Friday,21 September, 2018
Current issue | Issue 1165, (19 - 25 September 2013)
Friday,21 September, 2018
Issue 1165, (19 - 25 September 2013)

Ahram Weekly

How to defeat poverty?

Poverty rates in Egypt have risen since the 25 January Revolution, forcing a rethink of how this scourge can be ended, writes Hayat Yehia

Al-Ahram Weekly

Sabrine cleans homes for a living. She commutes daily to an upscale district of Giza from her rural neighbourhood on the outskirts of town. Her husband has just lost his job as a driver. Now Sabrine has to support him and her three children.
“I feel terrible when my youngest daughter asks me to buy her a bar of chocolate or a packet of potato crisps. I can’t buy them. If I don’t spend LE1 on chocolate, I can buy 20 loaves of subsidised bread instead, which may be all we have for food for days,” she said.
The dire situation Sabrine describes is shared by many people in Egypt. According to 2011 figures from the Central Agency for Public Mobilisation and Statistics (CAPMAS), almost 25 per cent of Egyptians live under the poverty line, some analysts believing that the reality is much worse than this figure suggests.
A recent report by Egypt’s Food Bank, an NGO, claimed that 42 per cent of the country’s 85 million inhabitants live under the poverty line. Heba Al-Leithi, a professor at the Social and Economic Studies Centre in Cairo, believes that 40 per cent of the population at least is poor. It may be true, she says, that only 25 per cent of the population live under the poverty line, but another 22 per cent or so live so close to that line that they deserve to be included in the official definition of poverty.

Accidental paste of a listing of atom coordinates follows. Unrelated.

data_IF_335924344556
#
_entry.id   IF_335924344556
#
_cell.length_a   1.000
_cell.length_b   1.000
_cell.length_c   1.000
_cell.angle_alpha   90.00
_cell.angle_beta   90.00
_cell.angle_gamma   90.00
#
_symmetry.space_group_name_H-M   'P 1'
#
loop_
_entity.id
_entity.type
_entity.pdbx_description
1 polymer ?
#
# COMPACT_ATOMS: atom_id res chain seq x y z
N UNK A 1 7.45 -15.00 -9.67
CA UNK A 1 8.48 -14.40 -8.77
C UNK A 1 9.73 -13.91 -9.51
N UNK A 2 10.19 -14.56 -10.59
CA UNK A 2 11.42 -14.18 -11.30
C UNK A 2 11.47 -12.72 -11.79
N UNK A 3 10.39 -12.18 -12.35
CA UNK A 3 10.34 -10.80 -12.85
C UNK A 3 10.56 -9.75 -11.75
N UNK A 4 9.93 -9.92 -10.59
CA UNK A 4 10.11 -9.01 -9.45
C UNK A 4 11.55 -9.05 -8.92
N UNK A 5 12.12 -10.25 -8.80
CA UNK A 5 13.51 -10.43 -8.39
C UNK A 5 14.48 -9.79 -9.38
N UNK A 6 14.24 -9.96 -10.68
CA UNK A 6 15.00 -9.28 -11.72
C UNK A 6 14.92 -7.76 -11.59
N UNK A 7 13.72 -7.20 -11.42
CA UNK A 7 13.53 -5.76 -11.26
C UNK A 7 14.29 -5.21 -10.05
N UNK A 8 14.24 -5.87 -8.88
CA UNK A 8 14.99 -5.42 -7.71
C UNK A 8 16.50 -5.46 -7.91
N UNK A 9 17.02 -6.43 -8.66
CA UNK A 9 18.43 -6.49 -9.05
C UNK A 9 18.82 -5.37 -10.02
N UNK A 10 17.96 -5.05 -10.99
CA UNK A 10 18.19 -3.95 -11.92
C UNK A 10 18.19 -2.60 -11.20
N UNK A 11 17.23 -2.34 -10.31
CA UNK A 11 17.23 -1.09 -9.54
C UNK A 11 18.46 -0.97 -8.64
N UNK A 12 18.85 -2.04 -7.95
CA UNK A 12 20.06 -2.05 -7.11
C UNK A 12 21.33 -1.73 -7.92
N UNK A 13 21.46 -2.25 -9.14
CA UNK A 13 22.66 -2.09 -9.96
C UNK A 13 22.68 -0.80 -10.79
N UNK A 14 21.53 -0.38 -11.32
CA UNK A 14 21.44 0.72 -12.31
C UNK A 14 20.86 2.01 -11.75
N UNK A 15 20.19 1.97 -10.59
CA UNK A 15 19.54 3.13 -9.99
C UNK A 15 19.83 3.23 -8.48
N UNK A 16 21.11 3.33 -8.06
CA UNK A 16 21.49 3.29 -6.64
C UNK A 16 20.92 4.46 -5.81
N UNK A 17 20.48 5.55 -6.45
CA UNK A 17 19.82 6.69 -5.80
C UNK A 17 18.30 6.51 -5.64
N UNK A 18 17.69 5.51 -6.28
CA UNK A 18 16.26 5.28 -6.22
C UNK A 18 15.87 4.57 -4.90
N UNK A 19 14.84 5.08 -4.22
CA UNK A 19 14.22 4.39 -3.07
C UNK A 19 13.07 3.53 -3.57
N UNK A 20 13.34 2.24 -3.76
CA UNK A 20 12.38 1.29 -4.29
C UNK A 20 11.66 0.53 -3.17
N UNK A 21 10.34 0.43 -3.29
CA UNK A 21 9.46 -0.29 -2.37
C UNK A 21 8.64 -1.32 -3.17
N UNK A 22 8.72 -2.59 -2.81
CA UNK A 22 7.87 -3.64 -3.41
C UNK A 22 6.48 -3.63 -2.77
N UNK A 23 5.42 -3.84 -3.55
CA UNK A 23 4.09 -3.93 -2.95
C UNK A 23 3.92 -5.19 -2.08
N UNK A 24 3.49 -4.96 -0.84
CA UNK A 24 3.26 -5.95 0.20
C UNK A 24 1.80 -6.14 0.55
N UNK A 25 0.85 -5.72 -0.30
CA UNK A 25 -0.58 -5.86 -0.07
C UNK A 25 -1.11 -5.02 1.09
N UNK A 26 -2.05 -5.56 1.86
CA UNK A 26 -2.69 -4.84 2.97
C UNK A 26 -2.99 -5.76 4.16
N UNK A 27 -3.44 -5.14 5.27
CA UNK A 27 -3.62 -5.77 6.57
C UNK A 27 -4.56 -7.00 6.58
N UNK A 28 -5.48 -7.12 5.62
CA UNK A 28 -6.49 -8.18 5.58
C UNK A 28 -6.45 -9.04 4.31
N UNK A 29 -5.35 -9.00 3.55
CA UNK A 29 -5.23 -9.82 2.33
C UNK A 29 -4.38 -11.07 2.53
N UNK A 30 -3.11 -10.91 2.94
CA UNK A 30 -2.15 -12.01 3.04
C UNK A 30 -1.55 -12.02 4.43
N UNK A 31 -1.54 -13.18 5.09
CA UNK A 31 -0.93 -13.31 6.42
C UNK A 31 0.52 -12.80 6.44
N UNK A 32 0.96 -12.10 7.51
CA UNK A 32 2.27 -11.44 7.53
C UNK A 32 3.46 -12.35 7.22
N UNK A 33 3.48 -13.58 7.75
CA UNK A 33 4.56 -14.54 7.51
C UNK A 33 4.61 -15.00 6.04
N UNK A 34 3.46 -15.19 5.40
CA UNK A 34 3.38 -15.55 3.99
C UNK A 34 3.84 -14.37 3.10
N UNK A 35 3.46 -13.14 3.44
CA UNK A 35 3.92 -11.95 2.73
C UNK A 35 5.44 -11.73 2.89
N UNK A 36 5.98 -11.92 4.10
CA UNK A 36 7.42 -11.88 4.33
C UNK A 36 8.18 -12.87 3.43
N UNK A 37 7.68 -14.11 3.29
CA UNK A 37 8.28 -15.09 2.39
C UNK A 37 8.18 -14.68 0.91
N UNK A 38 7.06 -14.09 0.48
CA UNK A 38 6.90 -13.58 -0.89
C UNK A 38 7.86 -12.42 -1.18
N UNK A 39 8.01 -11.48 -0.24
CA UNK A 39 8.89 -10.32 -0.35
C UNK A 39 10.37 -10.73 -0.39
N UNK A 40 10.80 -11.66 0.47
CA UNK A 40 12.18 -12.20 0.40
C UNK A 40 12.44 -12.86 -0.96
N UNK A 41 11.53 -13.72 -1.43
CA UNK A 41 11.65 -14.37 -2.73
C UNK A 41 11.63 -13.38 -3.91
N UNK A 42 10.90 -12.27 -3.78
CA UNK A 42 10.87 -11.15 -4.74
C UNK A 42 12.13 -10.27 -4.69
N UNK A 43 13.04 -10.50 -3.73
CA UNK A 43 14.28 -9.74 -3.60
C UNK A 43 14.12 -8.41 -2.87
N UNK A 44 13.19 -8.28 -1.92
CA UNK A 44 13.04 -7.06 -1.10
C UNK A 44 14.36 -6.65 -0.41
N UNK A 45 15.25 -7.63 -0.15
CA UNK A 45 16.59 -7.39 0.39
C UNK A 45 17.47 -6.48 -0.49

“There have been no official figures for poverty rates in 2012 and 2013, but I have no doubt that poverty has risen since 2011,” Al-Leithi remarks.

SHEER SURVIVAL: A poor person, according to the World Bank definition, is someone living on less than $1.25 per day. Al-Leithi maintains that in Egypt the equivalent is someone living on less than LE3.75 a day, based on purchasing power parity in the US and Egypt.
She is not convinced that the World Bank definition offers an adequate understanding of the complex issue of poverty, but says it has been useful for making international comparisons.
CAPMAS chief Abu Bakr Al-Guindi speaking recently to journalists said that more than half of Egyptians could be considered poor by World Bank standards. “The poverty line is LE256 per month. So for a family of four the poverty line is four times as much as that,” Al-Guindi remarked.
“The number of people in this category is about 60 per cent of the population. These are people who only have enough for to survive and nothing more,” he added. Al-Guindi noted that the poor often have no education or access to healthcare either
According to Al-Leithi, poverty can be characterised as a situation in which an individual is unable to afford proper food, housing, transportation and healthcare. As such, it is a phenomenon that is not just confined to poor countries, but can also exist in affluent societies, such as in the US and the oil-rich countries.